Labor Department rules TVA cooked up cause to fire nuclear whistleblower via Knox News

Jamie Satterfield, Knoxville News Sentinel

The U.S. Department of Labor says the Tennessee Valley Authority fired a nuclear engineer who blew the whistle on safety concerns and lied about it.

The Labor Department is ordering TVA to give Beth Wetzel her job back and shell out more than $200,000 in back pay, lost bonuses and benefits, compensatory damages and legal fees.

TVA said it fired Wetzel for badmouthing supervisor Erin Henderson, but the Labor Department ruled Wetzel properly raised safety concerns about the nuclear program and – when asked by a TVA attorney – gave her “honest” opinion Henderson was too inexperienced for her post and ignored safety complaints.

“(TVA’s) claim it terminated (Wetzel) because she attempted to attack Henderson’s credibility is demonstrably false,” the Labor Department order stated. “Rather, (TVA) terminated (Wetzel) because of the information she provided during (a) chilled work environment investigation, which happened to include her opinions about Henderson.”


“TVA disagrees with (the) findings and order and has formally objected to them and requested a final hearing before a Department of Labor Administrative Law Judge,” Brooks wrote. “TVA will proceed in accordance with the rules and regulations governing a Department of Labor Administrative Law Judge proceeding.”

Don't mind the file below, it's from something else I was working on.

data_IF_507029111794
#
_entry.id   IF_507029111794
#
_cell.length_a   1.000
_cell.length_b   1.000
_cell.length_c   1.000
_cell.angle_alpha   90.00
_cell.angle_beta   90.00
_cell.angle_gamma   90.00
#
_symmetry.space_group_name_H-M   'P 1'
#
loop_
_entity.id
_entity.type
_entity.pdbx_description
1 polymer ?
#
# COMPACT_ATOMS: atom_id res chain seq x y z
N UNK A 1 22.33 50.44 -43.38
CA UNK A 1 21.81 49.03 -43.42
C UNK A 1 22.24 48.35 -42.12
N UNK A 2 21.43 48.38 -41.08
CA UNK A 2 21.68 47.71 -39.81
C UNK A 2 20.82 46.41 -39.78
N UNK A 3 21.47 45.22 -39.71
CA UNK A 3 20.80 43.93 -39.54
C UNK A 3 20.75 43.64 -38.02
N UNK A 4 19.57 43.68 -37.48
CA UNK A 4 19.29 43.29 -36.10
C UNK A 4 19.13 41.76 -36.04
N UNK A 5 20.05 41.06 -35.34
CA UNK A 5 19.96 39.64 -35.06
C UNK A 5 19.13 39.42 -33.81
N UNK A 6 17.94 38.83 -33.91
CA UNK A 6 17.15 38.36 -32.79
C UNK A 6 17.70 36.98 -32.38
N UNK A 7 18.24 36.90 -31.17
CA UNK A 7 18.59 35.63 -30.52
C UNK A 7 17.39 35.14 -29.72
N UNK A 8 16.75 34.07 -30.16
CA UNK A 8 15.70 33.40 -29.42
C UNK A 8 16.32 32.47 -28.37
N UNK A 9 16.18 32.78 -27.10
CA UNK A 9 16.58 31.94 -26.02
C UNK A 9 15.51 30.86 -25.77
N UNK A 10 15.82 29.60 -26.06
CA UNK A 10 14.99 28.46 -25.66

‘Candid and truthful opinion’
Wetzel, 56, began her nuclear engineering career at the Nuclear Regulatory Commission – tasked with oversight of TVA’s nuclear power plants – in 1986.

There weren’t a lot of women when I started,” she told Knox News. “There’s still not a lot of women.”

TVA hired Wetzel in 2006 as a nuclear regulatory manager. Six years later, Wetzel was promoted and, according to the Labor Department order, drew praise from her boss, Vice President of Regulatory Affairs Joseph Shea, for her work performance.

Henderson came to TVA with two years of experience working in the chemistry department at a New Jersey nuclear plant and was elevated to director of regulatory affairs in less than six years at TVA. Wetzel’s attorney, Alan R. Kabat, alleged she had “a remarkably fast promotion trajectory” in part because her father was a “good friend” of a TVA executive.

“(Wetzel) provided her candid and truthful opinion that she did not believe Henderson had enough experience to be successful in that position,” the Labor Department order stated. “Nevertheless, Henderson became the Director of Regulatory Affairs in 2016.”

In the next two years, Wetzel would file a series of nuclear safety complaints with Henderson and the NRC, including violations of worker fatigue rules, as part of her job, according to the Labor Department.

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